Earn-out procedures – what happens if the nominated experts decline to act?
In the recent case of Asher v Jaywing Plc  EWHC 893 (Ch) the sellers bought a claim against the buyer for breach of contract relating to earn-out provisions in the share purchase agreement (SPA).
Under the terms of the SPA, the buyer was required to deliver to the sellers a statement prepared by the buyer’s auditor illustrating its process for calculating the amount of earn-out consideration payable to the sellers. However, the buyer’s statutory auditors declined to prepare the statement, citing a lack of independence and so instead the buyer delivered a statement produced by its Chief Financial Officer. The sellers brought a claim against the buyer on the basis that the statement was not produced in accordance with the terms of the SPA.
The court rejected the buyer’s argument that the term “auditors” used in the SPA should be interpreted as including any appropriately qualified third-party firm of accountants. The court did, however, accept the buyer’s argument that a term should be implied into the SPA on the grounds of business efficacy allowing the buyer to appoint a suitably qualified independent firm given its auditor had declined to act. Notwithstanding, the court concluded that the buyer had not acted in accordance with the implied term as the statement was produced by its CFO rather than an accountancy firm. The buyer further argued that the sellers were bound by the statement having not rejected it in the timeframe specified in the SPA. This argument was rejected by the court on the basis the earn-out statement had not been produced in accordance with the SPA and so the provisions surrounding the process for rejecting or agreeing the statement had not been initiated.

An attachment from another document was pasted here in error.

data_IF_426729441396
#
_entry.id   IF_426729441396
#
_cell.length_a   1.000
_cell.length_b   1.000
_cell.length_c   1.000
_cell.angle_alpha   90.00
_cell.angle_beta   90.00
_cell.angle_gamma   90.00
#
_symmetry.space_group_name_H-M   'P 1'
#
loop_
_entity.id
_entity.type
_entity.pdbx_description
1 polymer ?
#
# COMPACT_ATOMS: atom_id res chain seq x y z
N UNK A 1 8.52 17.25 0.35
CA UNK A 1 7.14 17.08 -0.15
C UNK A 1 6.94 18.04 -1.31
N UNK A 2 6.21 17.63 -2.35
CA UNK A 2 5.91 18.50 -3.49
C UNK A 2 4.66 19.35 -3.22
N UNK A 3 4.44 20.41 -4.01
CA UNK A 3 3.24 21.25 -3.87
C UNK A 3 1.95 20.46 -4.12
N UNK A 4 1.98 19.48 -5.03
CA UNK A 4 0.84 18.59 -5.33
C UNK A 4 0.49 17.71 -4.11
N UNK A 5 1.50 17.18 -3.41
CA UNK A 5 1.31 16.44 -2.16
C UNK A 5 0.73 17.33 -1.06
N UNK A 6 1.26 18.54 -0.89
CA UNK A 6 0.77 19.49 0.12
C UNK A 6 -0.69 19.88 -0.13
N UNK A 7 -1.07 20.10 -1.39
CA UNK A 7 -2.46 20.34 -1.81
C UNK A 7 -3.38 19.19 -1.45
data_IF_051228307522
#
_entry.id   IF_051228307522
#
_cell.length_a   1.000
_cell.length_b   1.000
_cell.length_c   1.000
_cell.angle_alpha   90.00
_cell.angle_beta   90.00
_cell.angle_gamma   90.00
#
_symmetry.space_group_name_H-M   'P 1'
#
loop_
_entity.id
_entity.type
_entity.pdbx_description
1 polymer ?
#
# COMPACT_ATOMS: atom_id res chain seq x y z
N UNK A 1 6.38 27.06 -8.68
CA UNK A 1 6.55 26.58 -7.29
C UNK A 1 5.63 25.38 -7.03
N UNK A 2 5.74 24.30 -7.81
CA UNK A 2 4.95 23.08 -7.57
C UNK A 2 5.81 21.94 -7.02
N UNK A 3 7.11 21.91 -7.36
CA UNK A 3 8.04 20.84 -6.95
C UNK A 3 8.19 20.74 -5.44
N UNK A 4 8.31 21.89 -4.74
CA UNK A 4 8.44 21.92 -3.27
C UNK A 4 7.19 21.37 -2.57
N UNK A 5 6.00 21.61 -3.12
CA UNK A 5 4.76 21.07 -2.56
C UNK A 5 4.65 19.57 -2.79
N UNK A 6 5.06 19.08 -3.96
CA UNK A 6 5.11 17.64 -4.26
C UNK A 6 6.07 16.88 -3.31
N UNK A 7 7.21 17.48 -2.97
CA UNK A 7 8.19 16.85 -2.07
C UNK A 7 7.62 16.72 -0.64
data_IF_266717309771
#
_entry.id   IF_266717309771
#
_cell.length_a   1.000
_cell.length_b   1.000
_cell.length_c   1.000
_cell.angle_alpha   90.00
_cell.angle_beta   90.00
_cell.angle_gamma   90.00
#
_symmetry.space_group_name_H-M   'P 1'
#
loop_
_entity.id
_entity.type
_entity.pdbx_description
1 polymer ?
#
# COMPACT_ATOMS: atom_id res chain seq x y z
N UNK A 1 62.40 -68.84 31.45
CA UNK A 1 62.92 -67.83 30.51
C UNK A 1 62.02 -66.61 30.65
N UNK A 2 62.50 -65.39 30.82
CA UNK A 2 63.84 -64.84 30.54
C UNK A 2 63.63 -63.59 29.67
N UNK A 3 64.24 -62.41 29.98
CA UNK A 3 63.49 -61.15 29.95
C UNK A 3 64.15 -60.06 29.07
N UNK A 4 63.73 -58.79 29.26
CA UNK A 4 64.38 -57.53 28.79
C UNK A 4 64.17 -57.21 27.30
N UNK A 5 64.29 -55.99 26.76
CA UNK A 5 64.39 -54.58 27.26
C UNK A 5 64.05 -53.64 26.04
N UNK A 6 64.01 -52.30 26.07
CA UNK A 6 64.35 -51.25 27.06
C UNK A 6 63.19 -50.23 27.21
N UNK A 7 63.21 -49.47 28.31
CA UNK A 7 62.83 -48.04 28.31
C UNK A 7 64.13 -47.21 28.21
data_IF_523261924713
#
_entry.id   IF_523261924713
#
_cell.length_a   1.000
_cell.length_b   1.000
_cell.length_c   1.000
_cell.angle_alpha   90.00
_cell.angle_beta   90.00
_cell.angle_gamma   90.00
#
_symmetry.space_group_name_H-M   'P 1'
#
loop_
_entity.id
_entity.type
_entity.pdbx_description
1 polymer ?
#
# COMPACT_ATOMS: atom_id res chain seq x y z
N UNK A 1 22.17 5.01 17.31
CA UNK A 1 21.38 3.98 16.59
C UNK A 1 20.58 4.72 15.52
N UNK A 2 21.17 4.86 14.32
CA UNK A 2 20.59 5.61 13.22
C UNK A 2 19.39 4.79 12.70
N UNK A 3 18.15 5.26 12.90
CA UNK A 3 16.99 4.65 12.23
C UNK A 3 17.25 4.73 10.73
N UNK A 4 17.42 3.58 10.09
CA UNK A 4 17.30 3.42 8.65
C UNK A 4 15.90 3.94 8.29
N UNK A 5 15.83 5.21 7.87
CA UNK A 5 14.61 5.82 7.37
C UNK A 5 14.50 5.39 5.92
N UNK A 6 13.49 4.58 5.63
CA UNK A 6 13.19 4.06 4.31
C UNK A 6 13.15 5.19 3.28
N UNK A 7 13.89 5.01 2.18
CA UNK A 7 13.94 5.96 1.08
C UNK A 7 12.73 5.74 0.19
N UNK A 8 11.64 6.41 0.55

Having concluded that there had been a breach by the buyer of the SPA, the court looked to determining an appropriate award of damages with the help of an expert. The court assessed the amount of earn-out payments payable to the sellers based on the terms of the SPA and found that the earn-out targets had not been met and so no loss had arisen as a result of the breach. The court therefore concluded that the sellers were not entitled to any damages.
It’s noteworthy that the buyer’s auditors declined to act in preparing the earn-out statement on the basis of a lack of independence, even though the terms of the SPA seemed to envisage their involvement (as agreed between the parties). Moving forward it will be interesting to see if other auditors will follow suit and decline to act in this context. Contingency provisions should be included in share purchase agreements to provide for what happens if the entity which the parties intend to produce the completion accounts is unwilling or unable to do so.